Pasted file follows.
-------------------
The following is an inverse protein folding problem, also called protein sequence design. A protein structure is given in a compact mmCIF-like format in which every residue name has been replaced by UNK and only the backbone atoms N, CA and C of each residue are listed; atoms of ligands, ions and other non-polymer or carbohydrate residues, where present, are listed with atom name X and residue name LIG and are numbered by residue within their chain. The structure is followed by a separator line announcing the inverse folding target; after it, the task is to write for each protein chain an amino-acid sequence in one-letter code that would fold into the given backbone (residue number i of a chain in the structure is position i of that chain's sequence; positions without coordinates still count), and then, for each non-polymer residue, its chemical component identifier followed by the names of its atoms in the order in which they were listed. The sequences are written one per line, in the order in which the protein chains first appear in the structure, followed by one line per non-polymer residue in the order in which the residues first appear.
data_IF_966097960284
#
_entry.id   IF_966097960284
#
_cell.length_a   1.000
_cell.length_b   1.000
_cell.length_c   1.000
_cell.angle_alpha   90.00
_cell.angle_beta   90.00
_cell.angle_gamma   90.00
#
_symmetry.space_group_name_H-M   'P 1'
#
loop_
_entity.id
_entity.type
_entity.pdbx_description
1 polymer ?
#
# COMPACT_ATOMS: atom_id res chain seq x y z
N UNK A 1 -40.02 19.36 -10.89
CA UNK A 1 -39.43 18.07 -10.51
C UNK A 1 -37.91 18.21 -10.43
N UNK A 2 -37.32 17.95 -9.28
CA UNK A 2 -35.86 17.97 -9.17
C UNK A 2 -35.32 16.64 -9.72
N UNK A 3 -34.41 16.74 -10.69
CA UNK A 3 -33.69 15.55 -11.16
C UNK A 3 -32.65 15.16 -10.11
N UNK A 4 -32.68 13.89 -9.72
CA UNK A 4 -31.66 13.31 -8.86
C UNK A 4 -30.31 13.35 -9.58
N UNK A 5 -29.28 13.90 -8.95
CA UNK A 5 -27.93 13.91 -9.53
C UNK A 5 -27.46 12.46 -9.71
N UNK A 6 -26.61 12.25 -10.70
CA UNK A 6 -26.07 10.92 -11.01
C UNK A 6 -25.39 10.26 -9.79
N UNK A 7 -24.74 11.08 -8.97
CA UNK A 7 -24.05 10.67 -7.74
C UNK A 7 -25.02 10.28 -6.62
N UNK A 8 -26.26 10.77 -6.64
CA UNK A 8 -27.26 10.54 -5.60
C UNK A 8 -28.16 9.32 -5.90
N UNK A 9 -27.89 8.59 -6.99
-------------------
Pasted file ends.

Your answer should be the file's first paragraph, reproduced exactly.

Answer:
The following is an inverse protein folding problem, also called protein sequence design. A protein structure is given in a compact mmCIF-like format in which every residue name has been replaced by UNK and only the backbone atoms N, CA and C of each residue are listed; atoms of ligands, ions and other non-polymer or carbohydrate residues, where present, are listed with atom name X and residue name LIG and are numbered by residue within their chain. The structure is followed by a separator line announcing the inverse folding target; after it, the task is to write for each protein chain an amino-acid sequence in one-letter code that would fold into the given backbone (residue number i of a chain in the structure is position i of that chain's sequence; positions without coordinates still count), and then, for each non-polymer residue, its chemical component identifier followed by the names of its atoms in the order in which they were listed. The sequences are written one per line, in the order in which the protein chains first appear in the structure, followed by one line per non-polymer residue in the order in which the residues first appear.